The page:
And yet he had in fact taken this train from Riga to Valga and got off in Līgatne. He had seen the yellow-and-blue lift and spoken to the conductors, who told him that they had even been instructed how to use it. He too had a well-trained patience muscle. He was a physical therapist. So, at 18:10, when the Riga-Valga train was due to arrive with the built-in lift, we went to the platform. The train arrived. The doors opened and people climbed out. Through one of the doors, a new and obviously unused yellow-and-blue lift was plainly visible. We moved towards the door of the train. There stood a conductor in a dark blue uniform. R. asked how it was possible to use this lift. The conductor did not know. Another conductor in the same uniform came and said that the lift could not be used because its use had to be requested in advance by calling the special department of Latvian Railways that deals with train accessibility issues. It seemed that our reply that we had already called was unheard. Then, in a voice raised a decibel higher, the second conductor said that the use of this built-in lift must also be registered through Apeirons, the Association of People with Disabilities and their Friends. On the tip of my tongue, I had a question what Apeirons had to do with trains, but I didn’t say anything. Meanwhile, R. was trying to arrange with the conductors to try to start the lift himself, because he was a physiotherapist and had experience with lifts. Because he was polite and did not want to argue, he did not mention that the conductors should have been instructed how to use it. However, the conductors did not let him touch the lift because, first, he might break something and who would have to take responsibility then; and second, it was not connected to electricity. I began to wonder what the train and the lift were for. I tried to calm down R., who was visibly upset because he was not used to such attitudes. Unlike me.

We did go to Līgatne, however – by bus, where they just kindly asked us to warn them next time so that they could send a bus with a built-in lift for our convenience. On the way to Līgatne, R. mentioned that on the Riga-Valga train with the built-in lift, he had also used a toilet with handles and everything else adapted for wheelchair users. Of course, it would only be possible to use adapted facilities when on the train, but…

I was once in a bowling alley. The bowling alley also had its buts, which came to light when I asked if there were facilities for wheelchair users. They said they were very well adapted. Where are they? I asked. On the second floor, they said. I asked how I could get there. Well, you have to go upstairs, they said. This time we had no one with us who could carry me up in my wheelchair. We had to go to the nearby Rimi supermarket to use their facilities. Outside Rimi, they should put up an ad: “Come hither! The only facilities for the disabled within a 10 km radius!”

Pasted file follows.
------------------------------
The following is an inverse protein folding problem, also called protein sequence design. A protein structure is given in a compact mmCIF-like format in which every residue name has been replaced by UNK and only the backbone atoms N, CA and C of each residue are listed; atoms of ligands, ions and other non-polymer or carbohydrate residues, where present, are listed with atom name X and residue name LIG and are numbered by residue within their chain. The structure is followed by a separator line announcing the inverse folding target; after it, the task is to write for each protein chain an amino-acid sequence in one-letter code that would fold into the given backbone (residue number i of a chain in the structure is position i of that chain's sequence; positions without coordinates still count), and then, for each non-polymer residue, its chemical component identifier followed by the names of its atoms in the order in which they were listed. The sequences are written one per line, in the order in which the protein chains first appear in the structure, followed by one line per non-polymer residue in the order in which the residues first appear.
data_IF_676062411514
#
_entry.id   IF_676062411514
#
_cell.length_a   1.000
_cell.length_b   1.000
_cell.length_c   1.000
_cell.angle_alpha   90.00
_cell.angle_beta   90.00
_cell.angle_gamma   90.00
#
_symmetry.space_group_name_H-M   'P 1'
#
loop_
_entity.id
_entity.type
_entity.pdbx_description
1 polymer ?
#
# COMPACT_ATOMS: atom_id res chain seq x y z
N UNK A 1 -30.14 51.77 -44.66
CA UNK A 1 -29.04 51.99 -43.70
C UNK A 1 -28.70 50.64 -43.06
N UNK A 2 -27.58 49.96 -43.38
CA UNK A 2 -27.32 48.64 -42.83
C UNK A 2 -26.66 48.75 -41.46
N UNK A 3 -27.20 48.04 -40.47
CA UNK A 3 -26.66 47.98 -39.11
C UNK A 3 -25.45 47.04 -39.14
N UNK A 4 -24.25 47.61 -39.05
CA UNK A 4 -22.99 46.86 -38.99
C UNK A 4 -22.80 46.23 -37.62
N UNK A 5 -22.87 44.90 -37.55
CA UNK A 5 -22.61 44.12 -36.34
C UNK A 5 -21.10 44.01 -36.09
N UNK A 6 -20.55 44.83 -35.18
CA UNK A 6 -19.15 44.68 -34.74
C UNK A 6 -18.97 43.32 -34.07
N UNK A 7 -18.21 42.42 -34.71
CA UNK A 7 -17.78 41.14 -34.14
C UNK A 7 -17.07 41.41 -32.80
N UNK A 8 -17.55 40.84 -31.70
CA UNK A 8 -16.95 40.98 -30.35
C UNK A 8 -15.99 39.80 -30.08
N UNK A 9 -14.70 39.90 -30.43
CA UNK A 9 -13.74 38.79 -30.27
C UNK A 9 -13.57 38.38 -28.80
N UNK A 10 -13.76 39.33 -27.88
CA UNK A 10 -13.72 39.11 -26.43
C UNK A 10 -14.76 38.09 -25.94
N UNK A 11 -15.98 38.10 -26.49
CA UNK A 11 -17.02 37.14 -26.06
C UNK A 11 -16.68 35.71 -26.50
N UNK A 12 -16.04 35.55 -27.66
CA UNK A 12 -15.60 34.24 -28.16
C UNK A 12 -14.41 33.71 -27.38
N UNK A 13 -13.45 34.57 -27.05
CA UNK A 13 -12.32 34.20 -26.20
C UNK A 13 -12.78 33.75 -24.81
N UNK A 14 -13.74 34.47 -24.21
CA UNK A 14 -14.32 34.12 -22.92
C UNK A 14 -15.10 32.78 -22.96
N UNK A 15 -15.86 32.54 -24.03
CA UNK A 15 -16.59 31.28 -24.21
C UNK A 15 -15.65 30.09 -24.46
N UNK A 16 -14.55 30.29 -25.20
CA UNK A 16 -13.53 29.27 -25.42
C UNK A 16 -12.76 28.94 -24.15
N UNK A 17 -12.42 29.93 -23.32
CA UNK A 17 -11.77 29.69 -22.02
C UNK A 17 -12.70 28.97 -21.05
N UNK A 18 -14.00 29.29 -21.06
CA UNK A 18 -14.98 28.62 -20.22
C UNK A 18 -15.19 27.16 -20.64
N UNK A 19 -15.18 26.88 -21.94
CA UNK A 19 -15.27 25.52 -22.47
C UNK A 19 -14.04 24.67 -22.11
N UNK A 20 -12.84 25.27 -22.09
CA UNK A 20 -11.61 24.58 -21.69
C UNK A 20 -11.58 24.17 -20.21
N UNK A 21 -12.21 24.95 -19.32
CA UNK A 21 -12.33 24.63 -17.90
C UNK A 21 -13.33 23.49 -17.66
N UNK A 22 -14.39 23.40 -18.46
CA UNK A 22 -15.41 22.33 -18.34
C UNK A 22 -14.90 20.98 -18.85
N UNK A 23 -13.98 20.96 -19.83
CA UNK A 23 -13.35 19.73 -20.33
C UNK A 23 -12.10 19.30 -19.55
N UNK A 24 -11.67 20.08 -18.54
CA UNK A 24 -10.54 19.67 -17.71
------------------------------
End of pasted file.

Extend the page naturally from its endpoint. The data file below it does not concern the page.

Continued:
The buts of accessible facilities are usually discovered through personal experience, sometimes in a nervous mode if you have to look for the toilet key. For some reason, the facilities for the disabled, unlike the ones for the rest of humanity, are always locked. Why is that?

The need can become even more urgent if there is something else to look for before the key. In one shopping center, the door of the accessible toilet says to ask the attendant for the key. Neither the attendant’s number nor a description of him or her is in sight. None of the traders working closest to the facilities knew what the attendant looked like either. It took so long to find the attendant that I started to wonder whether I should start looking for a janitor as well. My patience, trained by my disability, finally ran out. I went to the store management to get a key to the adapted facilities and told them that their setup was a violation of human rights.

I did tell them, but many people would keep quiet and leave, maybe even embarrass themselves because they would not make it to the facilities in time. Toilets are not luxuries, but for wheelchair users they sometimes are, and those places where facilities are available get extra points and extra visits because there one can drink tea and coffee to one’s heart’s content, because one doesn’t have to worry about what would happen once the liquids are recycled. But there are still too many places where you have to worry about that. For example, in a Latvian railway station, where there are adapted facilities, but...